NO AMNESTY Group’s push to legalize prostitution draws celeb ire

NO AMNESTY Group's push to legalize prostitution draws celeb ire


Amnesty International, which has long counted on the support of celebrity heavyweights like Anne Hathaway, U2 and Jon Stewart, now finds itself on opposite ends with liberal Hollywood — over legalizing prostitution.

The human rights group next month in Dublin, Ireland, will consider a new policy that calls for the global decriminalization of sex trafficking. That proposal has drawn the ire of celebs like Meryl Streep, Kate Winslet – and Anne Hathaway – who’ve joined over 400 others in signing a letter from the Coalition Against Trafficking in Women (CATW) that protests “a policy that calls for the decriminalization of pimps, brothel owners and buyers of sex — the pillars of a $99 billion global sex industry.”

Taina Bien-Aimé, executive director of CATW, told FOX411 that Amnesty’s move to legalize prostitution would leave an already vulnerable population in even direr straits.

“A prominent human rights organization like Amnesty should be listening to the sex trade victims, women’s rights groups and imploring them to not decriminalize the pimps, the brothel owners, and the sex buyers,” Bien-Aimé said.

Amnesty International has heard the CATW and its celeb supporters loud and clear, but says it has not made up its mind on its stance on the issue.

“Amnesty International has not made a decision yet on this issue. It is important to stress that given that the consultation process is still on-going, no decisions have been made,” Amnesty’s Deputy Executive Director Cammie Croft told FOX411. “No policy has been adopted by Amnesty International and it is not possible to speculate about the eventual outcome of the vote.”

But Croft says something needs to be done.

“Sex workers are one of the most marginalized groups in the world so it is important that we understand how, as Amnesty International, we can work to support their human rights. The violations that sex workers can be exposed to include physical and sexual violence, arbitrary arrest and detention, extortion and harassment, human trafficking, forced HIV testing and medical interventions,” Croft said. “They can also be excluded from health care and housing services and other social and legal protection.”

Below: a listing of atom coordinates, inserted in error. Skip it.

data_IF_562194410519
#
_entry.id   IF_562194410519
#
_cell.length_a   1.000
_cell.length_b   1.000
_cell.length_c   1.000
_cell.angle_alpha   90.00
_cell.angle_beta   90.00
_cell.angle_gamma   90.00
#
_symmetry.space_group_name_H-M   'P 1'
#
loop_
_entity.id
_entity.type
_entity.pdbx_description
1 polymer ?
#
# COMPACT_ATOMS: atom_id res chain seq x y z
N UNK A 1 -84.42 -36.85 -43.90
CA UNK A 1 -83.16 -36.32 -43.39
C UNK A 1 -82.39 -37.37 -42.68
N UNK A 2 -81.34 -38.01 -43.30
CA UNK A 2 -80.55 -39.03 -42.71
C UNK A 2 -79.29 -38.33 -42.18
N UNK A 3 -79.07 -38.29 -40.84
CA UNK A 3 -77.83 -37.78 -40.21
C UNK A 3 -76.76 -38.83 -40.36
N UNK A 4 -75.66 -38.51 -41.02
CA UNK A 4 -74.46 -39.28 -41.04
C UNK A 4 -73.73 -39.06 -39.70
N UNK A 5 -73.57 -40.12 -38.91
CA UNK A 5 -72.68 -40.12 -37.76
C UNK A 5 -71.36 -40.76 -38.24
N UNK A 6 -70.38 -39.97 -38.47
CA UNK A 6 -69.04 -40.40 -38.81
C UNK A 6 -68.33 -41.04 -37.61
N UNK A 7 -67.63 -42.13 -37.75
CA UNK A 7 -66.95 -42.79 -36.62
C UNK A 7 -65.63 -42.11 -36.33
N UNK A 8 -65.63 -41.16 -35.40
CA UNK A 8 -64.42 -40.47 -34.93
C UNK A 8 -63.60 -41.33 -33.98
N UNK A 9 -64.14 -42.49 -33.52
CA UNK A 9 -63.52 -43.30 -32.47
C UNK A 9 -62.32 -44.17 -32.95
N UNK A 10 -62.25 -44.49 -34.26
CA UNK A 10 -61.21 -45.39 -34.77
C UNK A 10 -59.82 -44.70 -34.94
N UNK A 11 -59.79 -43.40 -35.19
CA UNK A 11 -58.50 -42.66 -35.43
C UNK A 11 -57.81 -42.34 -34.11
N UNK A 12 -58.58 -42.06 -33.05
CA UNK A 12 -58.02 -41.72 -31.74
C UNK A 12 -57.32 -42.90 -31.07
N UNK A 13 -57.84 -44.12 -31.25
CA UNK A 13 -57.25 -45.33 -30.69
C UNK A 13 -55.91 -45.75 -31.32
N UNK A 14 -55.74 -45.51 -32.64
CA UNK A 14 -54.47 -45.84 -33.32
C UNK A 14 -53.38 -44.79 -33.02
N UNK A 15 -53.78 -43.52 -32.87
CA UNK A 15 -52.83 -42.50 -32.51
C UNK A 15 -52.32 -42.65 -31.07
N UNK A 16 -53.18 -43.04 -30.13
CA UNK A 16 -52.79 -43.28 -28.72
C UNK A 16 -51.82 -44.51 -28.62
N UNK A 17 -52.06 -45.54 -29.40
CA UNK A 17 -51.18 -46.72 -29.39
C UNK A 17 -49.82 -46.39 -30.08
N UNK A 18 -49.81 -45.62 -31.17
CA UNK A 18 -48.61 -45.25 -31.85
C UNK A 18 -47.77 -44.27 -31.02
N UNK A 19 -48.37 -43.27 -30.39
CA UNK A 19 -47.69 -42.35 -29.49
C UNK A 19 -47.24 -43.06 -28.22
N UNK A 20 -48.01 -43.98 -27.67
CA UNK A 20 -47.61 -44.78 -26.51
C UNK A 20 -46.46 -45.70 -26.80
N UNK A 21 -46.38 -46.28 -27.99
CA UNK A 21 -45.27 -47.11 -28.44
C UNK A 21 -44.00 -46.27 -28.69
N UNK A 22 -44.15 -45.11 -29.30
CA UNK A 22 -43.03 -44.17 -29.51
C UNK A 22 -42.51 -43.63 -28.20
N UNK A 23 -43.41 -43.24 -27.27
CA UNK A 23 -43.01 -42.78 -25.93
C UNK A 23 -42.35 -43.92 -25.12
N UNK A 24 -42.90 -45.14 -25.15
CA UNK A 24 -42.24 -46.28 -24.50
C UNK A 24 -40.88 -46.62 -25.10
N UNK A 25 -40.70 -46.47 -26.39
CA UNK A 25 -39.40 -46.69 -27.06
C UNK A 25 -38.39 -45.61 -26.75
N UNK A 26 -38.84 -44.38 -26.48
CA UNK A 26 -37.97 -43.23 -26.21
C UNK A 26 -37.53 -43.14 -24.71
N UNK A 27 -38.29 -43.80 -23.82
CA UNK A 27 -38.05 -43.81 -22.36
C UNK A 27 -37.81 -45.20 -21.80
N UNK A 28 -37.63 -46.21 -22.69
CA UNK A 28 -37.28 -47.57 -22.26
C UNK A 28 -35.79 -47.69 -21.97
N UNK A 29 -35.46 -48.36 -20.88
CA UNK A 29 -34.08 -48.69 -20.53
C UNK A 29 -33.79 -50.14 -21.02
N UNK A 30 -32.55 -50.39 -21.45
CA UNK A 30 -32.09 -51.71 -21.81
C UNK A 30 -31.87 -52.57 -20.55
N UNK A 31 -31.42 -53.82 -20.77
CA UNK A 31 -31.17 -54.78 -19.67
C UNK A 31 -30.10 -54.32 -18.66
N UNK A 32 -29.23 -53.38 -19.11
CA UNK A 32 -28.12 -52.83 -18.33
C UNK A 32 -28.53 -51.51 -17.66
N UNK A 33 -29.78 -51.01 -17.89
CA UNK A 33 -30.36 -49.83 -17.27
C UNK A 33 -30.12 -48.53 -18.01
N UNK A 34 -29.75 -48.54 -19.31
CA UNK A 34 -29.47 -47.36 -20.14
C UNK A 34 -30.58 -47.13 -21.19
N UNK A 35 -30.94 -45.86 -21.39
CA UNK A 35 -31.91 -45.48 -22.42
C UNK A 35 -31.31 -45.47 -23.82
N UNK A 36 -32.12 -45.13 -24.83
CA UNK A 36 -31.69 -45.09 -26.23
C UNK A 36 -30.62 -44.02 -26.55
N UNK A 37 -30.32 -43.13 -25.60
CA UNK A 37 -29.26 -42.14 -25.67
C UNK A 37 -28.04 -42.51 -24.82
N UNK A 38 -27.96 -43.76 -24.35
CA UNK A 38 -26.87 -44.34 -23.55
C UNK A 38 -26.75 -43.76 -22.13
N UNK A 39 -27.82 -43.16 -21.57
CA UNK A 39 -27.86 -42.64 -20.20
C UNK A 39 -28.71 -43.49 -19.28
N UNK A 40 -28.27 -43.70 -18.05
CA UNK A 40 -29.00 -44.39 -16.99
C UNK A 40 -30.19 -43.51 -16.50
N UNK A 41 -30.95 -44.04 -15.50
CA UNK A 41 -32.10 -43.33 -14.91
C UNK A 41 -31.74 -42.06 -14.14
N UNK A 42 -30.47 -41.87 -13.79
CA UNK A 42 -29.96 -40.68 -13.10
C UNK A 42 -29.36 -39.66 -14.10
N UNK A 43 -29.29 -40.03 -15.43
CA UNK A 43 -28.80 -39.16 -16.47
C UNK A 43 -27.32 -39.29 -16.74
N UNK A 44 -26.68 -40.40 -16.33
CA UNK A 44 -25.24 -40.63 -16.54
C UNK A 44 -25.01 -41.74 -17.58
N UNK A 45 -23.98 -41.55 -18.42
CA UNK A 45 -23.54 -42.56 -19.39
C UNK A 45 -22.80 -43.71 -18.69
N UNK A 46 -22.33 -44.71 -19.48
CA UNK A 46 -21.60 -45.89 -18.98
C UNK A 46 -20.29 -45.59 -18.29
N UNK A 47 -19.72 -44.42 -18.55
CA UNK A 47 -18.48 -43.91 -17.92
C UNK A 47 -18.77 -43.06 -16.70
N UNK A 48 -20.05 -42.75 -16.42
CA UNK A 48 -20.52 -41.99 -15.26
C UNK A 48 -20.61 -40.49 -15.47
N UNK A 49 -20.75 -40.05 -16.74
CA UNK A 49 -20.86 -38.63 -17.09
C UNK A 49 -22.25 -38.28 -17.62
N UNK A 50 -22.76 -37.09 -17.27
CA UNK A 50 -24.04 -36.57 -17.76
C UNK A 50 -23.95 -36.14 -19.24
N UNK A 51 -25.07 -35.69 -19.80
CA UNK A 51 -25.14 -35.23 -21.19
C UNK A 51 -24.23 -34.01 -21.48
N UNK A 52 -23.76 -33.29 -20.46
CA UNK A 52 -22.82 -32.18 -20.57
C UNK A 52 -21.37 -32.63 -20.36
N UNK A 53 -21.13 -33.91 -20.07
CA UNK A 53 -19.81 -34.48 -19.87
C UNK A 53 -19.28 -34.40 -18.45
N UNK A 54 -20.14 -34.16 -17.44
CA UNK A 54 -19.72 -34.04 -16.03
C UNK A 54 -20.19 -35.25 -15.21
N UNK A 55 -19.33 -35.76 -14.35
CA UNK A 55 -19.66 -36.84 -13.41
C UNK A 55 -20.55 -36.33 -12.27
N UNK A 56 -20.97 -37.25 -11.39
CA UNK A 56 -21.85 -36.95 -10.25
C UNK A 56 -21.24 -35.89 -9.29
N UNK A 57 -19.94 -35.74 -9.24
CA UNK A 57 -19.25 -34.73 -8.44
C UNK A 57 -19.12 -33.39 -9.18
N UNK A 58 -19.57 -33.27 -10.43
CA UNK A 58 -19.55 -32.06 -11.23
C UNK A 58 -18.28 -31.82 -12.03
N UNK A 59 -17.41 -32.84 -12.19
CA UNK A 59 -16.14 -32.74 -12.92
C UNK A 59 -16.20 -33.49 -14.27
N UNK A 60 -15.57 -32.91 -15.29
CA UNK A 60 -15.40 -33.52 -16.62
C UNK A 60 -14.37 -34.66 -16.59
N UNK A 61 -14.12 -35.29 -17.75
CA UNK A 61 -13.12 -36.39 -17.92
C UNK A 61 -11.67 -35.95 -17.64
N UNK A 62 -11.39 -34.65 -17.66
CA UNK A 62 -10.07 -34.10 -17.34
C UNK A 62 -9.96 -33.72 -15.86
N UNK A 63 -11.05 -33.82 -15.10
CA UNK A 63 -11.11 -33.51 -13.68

The sex-trade policy Amnesty is considering is similar to the German model that was adopted in 2002. According to Bien-Anime that model has resulted in “explosive growth of legal brothels in Germany that has triggered an increase in sex trafficking.”

CATW supports the Nordic Model, the world’s first law to recognize prostitution as violence against women and a violation of human rights. Bien-Aime says this model “criminalizes the purchase of commercial sex and offers women and children an exit strategy.”

So far, The Nordic Model, which originated in 1999 in Sweden, has been passed in the Republic of Korea, Norway, and Iceland, Canada, and most recently Northern Ireland.

But civil rights attorney Ameer Benno contends that legalizing prostitution will protect sex workers and allow them the same benefits and protections as other legitimized employees.

“Sexual commerce should be treated like other kinds of work, and sex workers like workers in other occupations,” Benno said. “That means that they should be afforded the full panoply of rights, protections, and responsibilities that come along with that, without stigma. Look, abuse, exploitation, and violence are unquestionably bad things that we all should aspire to eradicate, but they are by no means inherent in prostitution.”

FOX411 reached out several celebs who signed the CATW letter, including Meryl Streep, Lena Dunham, and Lisa Kudrow, but did not receive comment. Bien-Aimé, though, says she is happy to have their support. “These women just happen to be celebrities but they are women first. They care about women’s rights and they care about a future where violence against women doesn’t exist. We’re grateful that leaders like Meryl Streep and Anne Hathaway are standing with women that are exploited rather than pimps and Johns.”

Amnesty International has not shied away from support from the Hollywood community, but doesn’t prioritize it, Croft said.

“As the largest grassroots human rights organization in the world, defending and protecting the rights of the most vulnerable is our greatest concern,” Croft said.

Diana Falzone is a reporter. You can follow her on Twitter @dianafalzone.



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